Director: Joe May

Reviewed by Paghat the Ratgirl

Asphalt "Masterpiece" is a word that oughtn't to be bandied about as much as it is, as when we encounter the real deal, it's hard to find an alternate word.

Asphalt (1929) is an expressionist silent film that occasionally resembles Soviet Socialist Realism while presaging film noir, with surprisingly naturalistic actors. It is certainly a very great film to be so little known to American film fanatics.

AsphaltVisually stunning, the set design & use of shadow is alone tremendous, to be studied by every would-be filmmaker.

Whether for the staged indoor scenes, or street scenes set amidst art deco architecture, we are wrapped in & rapt of intense atmosphere.

With the traffic & the street of a business district in Berlin as a central image, the camera invesetigates every nook & shop with delight & relish, revealing snippets of the lives of the rich, the poor, the criminal, the victmized.

A flapper, Elsa Kramer (Betty Amann), by clever means steals a diamond from jewelry shop. When suspected, she welcomes the intervention of a street cop, since the jewel is so well disguised & she apt to be cleared at once. Alas her ploy falters, with the officer more clever than she.

AsphaltYet due to Elsa's beauty & no other reason, the old jeweler permits himself to be moved by her well-acted claim of desparation.

The shop owner does not wish to press changes. The officer, however, at first seemingly immune to the thief's charms, feels it necessary to investigate further.

She plays on the seemingly coldhearted officer's sympathies as well, but by now is looking more & more the artful femme fatale.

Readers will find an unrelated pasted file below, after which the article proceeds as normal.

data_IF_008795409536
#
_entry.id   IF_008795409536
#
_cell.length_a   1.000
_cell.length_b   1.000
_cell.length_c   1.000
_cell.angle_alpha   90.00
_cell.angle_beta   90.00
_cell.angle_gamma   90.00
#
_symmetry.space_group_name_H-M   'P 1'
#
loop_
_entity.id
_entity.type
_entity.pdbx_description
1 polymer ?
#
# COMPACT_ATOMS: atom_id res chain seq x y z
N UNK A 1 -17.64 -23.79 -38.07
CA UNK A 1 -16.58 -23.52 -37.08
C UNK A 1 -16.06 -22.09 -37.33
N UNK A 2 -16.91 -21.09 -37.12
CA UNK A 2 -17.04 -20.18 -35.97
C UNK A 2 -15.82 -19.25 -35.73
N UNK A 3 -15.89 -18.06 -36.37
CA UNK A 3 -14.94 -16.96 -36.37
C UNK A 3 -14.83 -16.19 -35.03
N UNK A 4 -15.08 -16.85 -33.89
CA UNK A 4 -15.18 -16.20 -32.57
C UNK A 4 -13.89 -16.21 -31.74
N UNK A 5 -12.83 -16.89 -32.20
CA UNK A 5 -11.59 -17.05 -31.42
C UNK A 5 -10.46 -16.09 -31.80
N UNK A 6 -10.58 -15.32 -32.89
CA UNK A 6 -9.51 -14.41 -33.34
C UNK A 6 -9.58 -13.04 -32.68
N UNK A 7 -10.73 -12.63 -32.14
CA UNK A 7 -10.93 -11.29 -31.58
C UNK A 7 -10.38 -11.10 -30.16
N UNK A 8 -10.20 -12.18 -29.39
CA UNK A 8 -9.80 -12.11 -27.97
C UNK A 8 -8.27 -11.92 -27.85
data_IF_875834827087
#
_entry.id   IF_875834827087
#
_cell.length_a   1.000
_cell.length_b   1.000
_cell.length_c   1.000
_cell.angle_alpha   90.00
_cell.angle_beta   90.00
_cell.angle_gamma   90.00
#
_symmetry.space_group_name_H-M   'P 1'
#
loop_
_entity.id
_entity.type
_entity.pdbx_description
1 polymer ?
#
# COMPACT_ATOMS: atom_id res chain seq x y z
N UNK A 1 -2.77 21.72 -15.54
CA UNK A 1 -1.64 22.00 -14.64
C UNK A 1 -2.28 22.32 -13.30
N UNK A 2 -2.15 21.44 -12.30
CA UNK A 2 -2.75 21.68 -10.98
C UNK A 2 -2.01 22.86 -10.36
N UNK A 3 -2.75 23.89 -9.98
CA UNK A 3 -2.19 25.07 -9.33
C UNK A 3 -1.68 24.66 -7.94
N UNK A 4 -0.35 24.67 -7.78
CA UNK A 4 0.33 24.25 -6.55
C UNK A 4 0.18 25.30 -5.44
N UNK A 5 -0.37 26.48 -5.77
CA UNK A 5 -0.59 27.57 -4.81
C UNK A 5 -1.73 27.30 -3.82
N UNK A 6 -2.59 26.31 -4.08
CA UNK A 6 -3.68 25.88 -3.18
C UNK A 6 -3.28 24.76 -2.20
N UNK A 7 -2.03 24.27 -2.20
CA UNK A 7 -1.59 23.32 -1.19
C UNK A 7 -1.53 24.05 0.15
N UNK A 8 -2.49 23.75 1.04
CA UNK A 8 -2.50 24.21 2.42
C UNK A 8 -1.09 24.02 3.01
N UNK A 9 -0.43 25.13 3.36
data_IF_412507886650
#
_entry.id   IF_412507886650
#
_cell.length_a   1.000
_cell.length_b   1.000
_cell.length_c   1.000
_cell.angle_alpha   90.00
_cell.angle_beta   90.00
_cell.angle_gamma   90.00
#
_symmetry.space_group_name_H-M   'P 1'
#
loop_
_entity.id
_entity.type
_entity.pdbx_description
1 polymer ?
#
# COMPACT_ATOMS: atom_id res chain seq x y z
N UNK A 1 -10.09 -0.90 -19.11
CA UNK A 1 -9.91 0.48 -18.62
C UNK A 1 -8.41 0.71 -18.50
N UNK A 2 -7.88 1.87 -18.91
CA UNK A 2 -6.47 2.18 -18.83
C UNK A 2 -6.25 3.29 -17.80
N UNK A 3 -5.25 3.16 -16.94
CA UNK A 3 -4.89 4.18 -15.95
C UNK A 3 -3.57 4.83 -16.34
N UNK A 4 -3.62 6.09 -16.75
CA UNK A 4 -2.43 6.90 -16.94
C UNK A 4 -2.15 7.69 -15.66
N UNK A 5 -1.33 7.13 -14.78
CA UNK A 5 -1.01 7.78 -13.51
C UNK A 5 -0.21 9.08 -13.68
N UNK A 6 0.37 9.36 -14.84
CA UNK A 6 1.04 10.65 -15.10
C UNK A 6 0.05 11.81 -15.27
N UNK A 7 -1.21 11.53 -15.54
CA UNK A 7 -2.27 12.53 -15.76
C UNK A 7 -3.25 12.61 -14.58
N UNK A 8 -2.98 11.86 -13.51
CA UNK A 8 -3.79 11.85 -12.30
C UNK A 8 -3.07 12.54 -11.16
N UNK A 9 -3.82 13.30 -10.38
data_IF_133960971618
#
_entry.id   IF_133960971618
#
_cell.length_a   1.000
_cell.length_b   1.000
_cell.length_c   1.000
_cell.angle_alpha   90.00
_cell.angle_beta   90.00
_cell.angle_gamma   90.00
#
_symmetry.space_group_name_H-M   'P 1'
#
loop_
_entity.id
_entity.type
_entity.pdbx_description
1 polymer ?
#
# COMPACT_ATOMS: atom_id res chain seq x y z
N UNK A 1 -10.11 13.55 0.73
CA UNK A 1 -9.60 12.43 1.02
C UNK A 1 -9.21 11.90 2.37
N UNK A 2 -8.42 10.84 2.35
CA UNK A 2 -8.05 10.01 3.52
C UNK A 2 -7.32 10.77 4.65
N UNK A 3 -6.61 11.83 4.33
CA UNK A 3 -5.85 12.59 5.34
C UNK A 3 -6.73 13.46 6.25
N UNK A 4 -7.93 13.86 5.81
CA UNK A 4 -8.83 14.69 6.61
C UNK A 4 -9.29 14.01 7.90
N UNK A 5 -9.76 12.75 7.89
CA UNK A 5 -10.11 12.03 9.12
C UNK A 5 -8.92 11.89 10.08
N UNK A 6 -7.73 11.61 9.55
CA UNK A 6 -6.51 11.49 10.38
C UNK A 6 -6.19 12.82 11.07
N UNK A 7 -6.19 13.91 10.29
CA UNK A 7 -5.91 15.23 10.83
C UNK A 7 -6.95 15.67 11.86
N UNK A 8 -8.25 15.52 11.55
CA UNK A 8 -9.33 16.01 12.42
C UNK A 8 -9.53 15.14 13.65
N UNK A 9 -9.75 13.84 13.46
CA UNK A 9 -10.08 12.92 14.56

A battle of wills progresses, testing her seductive prowess to the maximum, i na tale at once witty, sensual, & suspenseful.

Officer Holk (Gustav Frohlich) finds himself succumbing to her wiles & lets her off. But she has a gangster boyfriend who is at that same moment in the midst of a major heist in Paris, & will soon be returning to Berlin.

AsphaltIn American films when a law-abiding man goes down this path, it's because femme fatales are evil & good men will fall or tough-guy detectives will have the final victory.

But here, in the horrible encounter with her boyfriend, Holk's actions are truly his own, with some intimation that a "good" man can have inside him rages that surprise even criminals.

The support cast is tremendous, notably Holk's mother & father (Else Heller & Albert Steinruck), whose tragedy over their son is the saddest thing in the tale.

[SPOILER ALERT!] Elsa will ultimately embrace the repurcussions for the officer's failings, taking all blame onto herself. She's a heroine by the end, saving a man who may appreciate it but scarcely deserves it, a case of nobility wasted on the meritless, in a film that really must be regarded a masterpiece of silent cinema. [END SPOILER ALERT]

copyright by Paghat the Ratgirl

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